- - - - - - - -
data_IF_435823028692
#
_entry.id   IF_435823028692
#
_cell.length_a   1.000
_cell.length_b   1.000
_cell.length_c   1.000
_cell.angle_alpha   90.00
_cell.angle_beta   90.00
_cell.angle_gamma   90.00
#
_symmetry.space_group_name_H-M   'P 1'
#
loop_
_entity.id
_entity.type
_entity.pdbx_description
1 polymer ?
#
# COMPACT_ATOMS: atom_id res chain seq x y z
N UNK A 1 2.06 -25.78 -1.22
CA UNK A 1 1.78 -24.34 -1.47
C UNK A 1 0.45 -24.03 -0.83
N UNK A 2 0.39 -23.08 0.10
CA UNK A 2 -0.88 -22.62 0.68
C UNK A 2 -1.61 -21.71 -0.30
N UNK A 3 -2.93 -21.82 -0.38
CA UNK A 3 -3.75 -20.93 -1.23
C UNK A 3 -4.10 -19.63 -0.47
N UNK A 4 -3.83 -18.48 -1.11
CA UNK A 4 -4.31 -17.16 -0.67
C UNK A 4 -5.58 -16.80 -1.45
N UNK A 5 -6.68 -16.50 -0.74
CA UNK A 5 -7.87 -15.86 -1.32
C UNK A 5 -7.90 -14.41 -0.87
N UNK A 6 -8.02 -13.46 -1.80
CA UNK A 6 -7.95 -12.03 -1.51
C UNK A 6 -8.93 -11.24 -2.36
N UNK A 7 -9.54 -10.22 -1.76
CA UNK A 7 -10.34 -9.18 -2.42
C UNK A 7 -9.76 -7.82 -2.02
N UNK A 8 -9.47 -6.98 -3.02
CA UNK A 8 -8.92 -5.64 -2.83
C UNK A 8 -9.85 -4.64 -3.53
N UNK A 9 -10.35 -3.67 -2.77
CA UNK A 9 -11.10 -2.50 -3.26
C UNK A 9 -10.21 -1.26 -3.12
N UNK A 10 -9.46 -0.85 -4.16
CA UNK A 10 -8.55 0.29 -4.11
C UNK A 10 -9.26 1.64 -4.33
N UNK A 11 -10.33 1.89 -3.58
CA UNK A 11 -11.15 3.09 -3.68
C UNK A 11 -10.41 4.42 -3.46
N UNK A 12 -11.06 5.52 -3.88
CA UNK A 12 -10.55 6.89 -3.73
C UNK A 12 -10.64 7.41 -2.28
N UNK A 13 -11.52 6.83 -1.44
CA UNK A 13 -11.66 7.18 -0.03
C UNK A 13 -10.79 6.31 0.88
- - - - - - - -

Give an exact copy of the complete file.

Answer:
data_IF_435823028692
#
_entry.id   IF_435823028692
#
_cell.length_a   1.000
_cell.length_b   1.000
_cell.length_c   1.000
_cell.angle_alpha   90.00
_cell.angle_beta   90.00
_cell.angle_gamma   90.00
#
_symmetry.space_group_name_H-M   'P 1'
#
loop_
_entity.id
_entity.type
_entity.pdbx_description
1 polymer ?
#
# COMPACT_ATOMS: atom_id res chain seq x y z
N UNK A 1 2.06 -25.78 -1.22
CA UNK A 1 1.78 -24.34 -1.47
C UNK A 1 0.45 -24.03 -0.83
N UNK A 2 0.39 -23.08 0.10
CA UNK A 2 -0.88 -22.62 0.68
C UNK A 2 -1.61 -21.71 -0.30
N UNK A 3 -2.93 -21.82 -0.38
CA UNK A 3 -3.75 -20.93 -1.23
C UNK A 3 -4.10 -19.63 -0.47
N UNK A 4 -3.83 -18.48 -1.11
CA UNK A 4 -4.31 -17.16 -0.67
C UNK A 4 -5.58 -16.80 -1.45
N UNK A 5 -6.68 -16.50 -0.74
CA UNK A 5 -7.87 -15.86 -1.32
C UNK A 5 -7.90 -14.41 -0.87
N UNK A 6 -8.02 -13.46 -1.80
CA UNK A 6 -7.95 -12.03 -1.51
C UNK A 6 -8.93 -11.24 -2.36
N UNK A 7 -9.54 -10.22 -1.76
CA UNK A 7 -10.34 -9.18 -2.42
C UNK A 7 -9.76 -7.82 -2.02
N UNK A 8 -9.47 -6.98 -3.02
CA UNK A 8 -8.92 -5.64 -2.83
C UNK A 8 -9.85 -4.64 -3.53
N UNK A 9 -10.35 -3.67 -2.77
CA UNK A 9 -11.10 -2.50 -3.26
C UNK A 9 -10.21 -1.26 -3.12
N UNK A 10 -9.46 -0.85 -4.16
CA UNK A 10 -8.55 0.29 -4.11
C UNK A 10 -9.26 1.64 -4.33
N UNK A 11 -10.33 1.89 -3.58
CA UNK A 11 -11.15 3.09 -3.68
C UNK A 11 -10.41 4.42 -3.46
N UNK A 12 -11.06 5.52 -3.88
CA UNK A 12 -10.55 6.89 -3.73
C UNK A 12 -10.64 7.41 -2.28
N UNK A 13 -11.52 6.83 -1.44
CA UNK A 13 -11.66 7.18 -0.03
C UNK A 13 -10.79 6.31 0.88